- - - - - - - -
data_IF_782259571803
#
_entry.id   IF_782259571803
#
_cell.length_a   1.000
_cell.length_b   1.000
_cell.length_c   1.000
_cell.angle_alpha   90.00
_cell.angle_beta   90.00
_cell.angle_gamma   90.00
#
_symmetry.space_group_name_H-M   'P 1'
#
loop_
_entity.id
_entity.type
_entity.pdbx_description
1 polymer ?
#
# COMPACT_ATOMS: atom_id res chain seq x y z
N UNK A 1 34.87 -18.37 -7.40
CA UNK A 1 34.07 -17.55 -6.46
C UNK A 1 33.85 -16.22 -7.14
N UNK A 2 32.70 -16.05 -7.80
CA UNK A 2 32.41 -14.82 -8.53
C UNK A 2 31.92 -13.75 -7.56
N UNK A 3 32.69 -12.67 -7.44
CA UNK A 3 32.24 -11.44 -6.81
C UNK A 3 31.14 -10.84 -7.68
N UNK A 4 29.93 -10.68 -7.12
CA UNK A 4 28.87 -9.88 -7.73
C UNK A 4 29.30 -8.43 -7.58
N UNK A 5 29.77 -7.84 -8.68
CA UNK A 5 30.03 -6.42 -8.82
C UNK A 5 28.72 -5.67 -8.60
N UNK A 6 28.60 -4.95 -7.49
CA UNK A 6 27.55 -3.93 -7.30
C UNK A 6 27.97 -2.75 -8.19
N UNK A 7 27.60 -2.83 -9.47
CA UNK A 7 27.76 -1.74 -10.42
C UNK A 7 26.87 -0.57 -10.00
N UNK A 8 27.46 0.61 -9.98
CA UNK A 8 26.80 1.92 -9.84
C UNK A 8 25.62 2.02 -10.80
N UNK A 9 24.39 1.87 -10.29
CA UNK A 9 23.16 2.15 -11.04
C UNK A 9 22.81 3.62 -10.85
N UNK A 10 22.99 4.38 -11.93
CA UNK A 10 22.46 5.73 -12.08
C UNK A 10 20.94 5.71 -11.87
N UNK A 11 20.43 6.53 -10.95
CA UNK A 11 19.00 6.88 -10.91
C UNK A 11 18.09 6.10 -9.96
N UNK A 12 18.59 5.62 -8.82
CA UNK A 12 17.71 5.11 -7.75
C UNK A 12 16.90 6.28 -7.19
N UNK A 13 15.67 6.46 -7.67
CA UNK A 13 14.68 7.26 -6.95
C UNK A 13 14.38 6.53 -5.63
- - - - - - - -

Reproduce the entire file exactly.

data_IF_782259571803
#
_entry.id   IF_782259571803
#
_cell.length_a   1.000
_cell.length_b   1.000
_cell.length_c   1.000
_cell.angle_alpha   90.00
_cell.angle_beta   90.00
_cell.angle_gamma   90.00
#
_symmetry.space_group_name_H-M   'P 1'
#
loop_
_entity.id
_entity.type
_entity.pdbx_description
1 polymer ?
#
# COMPACT_ATOMS: atom_id res chain seq x y z
N UNK A 1 34.87 -18.37 -7.40
CA UNK A 1 34.07 -17.55 -6.46
C UNK A 1 33.85 -16.22 -7.14
N UNK A 2 32.70 -16.05 -7.80
CA UNK A 2 32.41 -14.82 -8.53
C UNK A 2 31.92 -13.75 -7.56
N UNK A 3 32.69 -12.67 -7.44
CA UNK A 3 32.24 -11.44 -6.81
C UNK A 3 31.14 -10.84 -7.68
N UNK A 4 29.93 -10.68 -7.12
CA UNK A 4 28.87 -9.88 -7.73
C UNK A 4 29.30 -8.43 -7.58
N UNK A 5 29.77 -7.84 -8.68
CA UNK A 5 30.03 -6.42 -8.82
C UNK A 5 28.72 -5.67 -8.60
N UNK A 6 28.60 -4.95 -7.49
CA UNK A 6 27.55 -3.93 -7.30
C UNK A 6 27.97 -2.75 -8.19
N UNK A 7 27.60 -2.83 -9.47
CA UNK A 7 27.76 -1.74 -10.42
C UNK A 7 26.87 -0.57 -10.00
N UNK A 8 27.46 0.61 -9.98
CA UNK A 8 26.80 1.92 -9.84
C UNK A 8 25.62 2.02 -10.80
N UNK A 9 24.39 1.87 -10.29
CA UNK A 9 23.16 2.15 -11.04
C UNK A 9 22.81 3.62 -10.85
N UNK A 10 22.99 4.38 -11.93
CA UNK A 10 22.46 5.73 -12.08
C UNK A 10 20.94 5.71 -11.87
N UNK A 11 20.43 6.53 -10.95
CA UNK A 11 19.00 6.88 -10.91
C UNK A 11 18.09 6.10 -9.96
N UNK A 12 18.59 5.62 -8.82
CA UNK A 12 17.71 5.11 -7.75
C UNK A 12 16.90 6.28 -7.19
N UNK A 13 15.67 6.46 -7.67
CA UNK A 13 14.68 7.26 -6.95
C UNK A 13 14.38 6.53 -5.63